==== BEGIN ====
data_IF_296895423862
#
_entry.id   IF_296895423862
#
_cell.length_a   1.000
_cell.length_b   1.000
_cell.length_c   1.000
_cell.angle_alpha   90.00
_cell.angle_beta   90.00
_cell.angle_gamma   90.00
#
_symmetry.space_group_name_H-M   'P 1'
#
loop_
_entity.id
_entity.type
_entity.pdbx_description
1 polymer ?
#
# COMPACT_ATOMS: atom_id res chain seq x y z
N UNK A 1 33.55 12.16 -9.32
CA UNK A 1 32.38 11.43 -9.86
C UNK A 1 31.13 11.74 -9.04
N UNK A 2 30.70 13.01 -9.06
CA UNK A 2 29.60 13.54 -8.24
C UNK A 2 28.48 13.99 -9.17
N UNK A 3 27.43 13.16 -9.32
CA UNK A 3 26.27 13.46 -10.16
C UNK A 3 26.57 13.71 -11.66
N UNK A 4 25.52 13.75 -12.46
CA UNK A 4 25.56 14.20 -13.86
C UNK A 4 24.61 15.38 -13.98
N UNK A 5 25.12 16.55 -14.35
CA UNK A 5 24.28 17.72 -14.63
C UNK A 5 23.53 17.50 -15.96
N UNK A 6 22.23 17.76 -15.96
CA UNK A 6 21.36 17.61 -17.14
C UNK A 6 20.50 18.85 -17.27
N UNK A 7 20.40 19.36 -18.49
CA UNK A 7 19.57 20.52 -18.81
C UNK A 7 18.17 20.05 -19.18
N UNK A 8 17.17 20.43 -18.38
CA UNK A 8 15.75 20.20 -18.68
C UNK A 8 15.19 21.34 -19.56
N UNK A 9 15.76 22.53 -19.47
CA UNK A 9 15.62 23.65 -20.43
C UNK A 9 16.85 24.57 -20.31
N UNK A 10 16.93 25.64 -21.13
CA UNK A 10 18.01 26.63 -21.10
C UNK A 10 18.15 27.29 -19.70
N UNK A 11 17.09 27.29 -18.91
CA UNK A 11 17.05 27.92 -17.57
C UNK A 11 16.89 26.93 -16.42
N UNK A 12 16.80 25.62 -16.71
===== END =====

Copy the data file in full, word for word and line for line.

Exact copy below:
data_IF_296895423862
#
_entry.id   IF_296895423862
#
_cell.length_a   1.000
_cell.length_b   1.000
_cell.length_c   1.000
_cell.angle_alpha   90.00
_cell.angle_beta   90.00
_cell.angle_gamma   90.00
#
_symmetry.space_group_name_H-M   'P 1'
#
loop_
_entity.id
_entity.type
_entity.pdbx_description
1 polymer ?
#
# COMPACT_ATOMS: atom_id res chain seq x y z
N UNK A 1 33.55 12.16 -9.32
CA UNK A 1 32.38 11.43 -9.86
C UNK A 1 31.13 11.74 -9.04
N UNK A 2 30.70 13.01 -9.06
CA UNK A 2 29.60 13.54 -8.24
C UNK A 2 28.48 13.99 -9.17
N UNK A 3 27.43 13.16 -9.32
CA UNK A 3 26.27 13.46 -10.16
C UNK A 3 26.57 13.71 -11.66
N UNK A 4 25.52 13.75 -12.46
CA UNK A 4 25.56 14.20 -13.86
C UNK A 4 24.61 15.38 -13.98
N UNK A 5 25.12 16.55 -14.35
CA UNK A 5 24.28 17.72 -14.63
C UNK A 5 23.53 17.50 -15.96
N UNK A 6 22.23 17.76 -15.96
CA UNK A 6 21.36 17.61 -17.14
C UNK A 6 20.50 18.85 -17.27
N UNK A 7 20.40 19.36 -18.49
CA UNK A 7 19.57 20.52 -18.81
C UNK A 7 18.17 20.05 -19.18
N UNK A 8 17.17 20.43 -18.38
CA UNK A 8 15.75 20.20 -18.68
C UNK A 8 15.19 21.34 -19.56
N UNK A 9 15.76 22.53 -19.47
CA UNK A 9 15.62 23.65 -20.43
C UNK A 9 16.85 24.57 -20.31
N UNK A 10 16.93 25.64 -21.13
CA UNK A 10 18.01 26.63 -21.10
C UNK A 10 18.15 27.29 -19.70
N UNK A 11 17.09 27.29 -18.91
CA UNK A 11 17.05 27.92 -17.57
C UNK A 11 16.89 26.93 -16.42
N UNK A 12 16.80 25.62 -16.71